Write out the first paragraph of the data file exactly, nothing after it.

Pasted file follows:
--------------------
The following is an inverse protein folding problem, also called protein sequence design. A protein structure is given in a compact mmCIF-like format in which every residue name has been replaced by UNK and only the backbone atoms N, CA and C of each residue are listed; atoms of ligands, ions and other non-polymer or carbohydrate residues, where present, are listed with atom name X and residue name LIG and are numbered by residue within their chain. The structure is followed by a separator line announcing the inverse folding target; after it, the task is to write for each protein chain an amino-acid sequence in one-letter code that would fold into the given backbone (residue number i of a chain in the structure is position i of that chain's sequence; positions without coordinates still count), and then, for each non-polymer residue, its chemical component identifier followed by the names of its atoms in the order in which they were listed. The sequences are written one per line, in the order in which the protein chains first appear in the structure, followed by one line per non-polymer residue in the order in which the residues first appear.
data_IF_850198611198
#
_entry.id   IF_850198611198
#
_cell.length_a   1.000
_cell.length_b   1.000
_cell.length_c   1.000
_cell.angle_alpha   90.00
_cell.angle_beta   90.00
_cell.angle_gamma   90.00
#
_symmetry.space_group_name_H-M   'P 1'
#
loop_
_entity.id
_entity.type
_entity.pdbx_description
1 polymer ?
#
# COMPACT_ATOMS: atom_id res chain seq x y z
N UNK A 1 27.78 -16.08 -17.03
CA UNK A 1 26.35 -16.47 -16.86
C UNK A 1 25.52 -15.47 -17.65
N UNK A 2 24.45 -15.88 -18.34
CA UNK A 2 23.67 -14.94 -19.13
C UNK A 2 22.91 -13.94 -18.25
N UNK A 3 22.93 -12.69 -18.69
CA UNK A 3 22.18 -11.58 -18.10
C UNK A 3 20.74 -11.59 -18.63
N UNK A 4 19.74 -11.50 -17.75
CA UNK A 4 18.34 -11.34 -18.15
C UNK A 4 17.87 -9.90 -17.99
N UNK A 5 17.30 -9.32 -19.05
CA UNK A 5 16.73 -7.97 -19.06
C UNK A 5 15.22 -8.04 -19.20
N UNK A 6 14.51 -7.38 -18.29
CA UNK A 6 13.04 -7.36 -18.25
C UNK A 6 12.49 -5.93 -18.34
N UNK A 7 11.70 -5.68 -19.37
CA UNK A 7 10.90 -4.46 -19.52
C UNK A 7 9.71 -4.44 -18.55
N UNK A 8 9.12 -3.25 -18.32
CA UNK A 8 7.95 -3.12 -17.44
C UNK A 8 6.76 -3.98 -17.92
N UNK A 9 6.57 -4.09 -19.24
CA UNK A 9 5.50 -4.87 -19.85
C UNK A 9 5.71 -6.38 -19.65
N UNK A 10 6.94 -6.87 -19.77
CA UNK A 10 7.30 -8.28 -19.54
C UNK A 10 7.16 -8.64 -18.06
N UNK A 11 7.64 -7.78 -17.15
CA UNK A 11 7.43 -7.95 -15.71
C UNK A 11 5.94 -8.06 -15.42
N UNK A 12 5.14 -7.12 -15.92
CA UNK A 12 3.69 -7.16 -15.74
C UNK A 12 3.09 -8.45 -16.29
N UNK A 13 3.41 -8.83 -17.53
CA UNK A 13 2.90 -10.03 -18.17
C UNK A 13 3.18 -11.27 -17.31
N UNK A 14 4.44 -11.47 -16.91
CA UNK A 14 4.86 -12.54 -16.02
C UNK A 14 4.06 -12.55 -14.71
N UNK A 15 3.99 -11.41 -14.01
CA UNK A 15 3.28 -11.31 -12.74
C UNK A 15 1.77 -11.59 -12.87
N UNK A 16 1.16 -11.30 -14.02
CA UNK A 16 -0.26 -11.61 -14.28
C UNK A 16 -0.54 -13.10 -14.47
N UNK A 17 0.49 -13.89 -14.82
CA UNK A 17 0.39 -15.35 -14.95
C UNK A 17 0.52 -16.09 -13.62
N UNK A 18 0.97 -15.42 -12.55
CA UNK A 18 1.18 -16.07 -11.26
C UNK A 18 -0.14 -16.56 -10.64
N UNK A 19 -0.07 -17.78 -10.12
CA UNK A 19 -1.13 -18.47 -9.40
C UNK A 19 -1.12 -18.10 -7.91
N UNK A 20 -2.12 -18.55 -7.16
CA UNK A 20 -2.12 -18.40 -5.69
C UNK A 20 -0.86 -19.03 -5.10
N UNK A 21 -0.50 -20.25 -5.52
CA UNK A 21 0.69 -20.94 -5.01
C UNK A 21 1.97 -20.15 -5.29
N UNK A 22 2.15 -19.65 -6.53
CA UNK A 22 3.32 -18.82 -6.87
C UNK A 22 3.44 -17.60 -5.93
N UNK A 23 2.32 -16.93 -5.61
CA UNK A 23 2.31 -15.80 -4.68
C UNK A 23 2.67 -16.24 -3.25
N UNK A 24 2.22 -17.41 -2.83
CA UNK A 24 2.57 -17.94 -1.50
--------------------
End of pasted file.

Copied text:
The following is an inverse protein folding problem, also called protein sequence design. A protein structure is given in a compact mmCIF-like format in which every residue name has been replaced by UNK and only the backbone atoms N, CA and C of each residue are listed; atoms of ligands, ions and other non-polymer or carbohydrate residues, where present, are listed with atom name X and residue name LIG and are numbered by residue within their chain. The structure is followed by a separator line announcing the inverse folding target; after it, the task is to write for each protein chain an amino-acid sequence in one-letter code that would fold into the given backbone (residue number i of a chain in the structure is position i of that chain's sequence; positions without coordinates still count), and then, for each non-polymer residue, its chemical component identifier followed by the names of its atoms in the order in which they were listed. The sequences are written one per line, in the order in which the protein chains first appear in the structure, followed by one line per non-polymer residue in the order in which the residues first appear.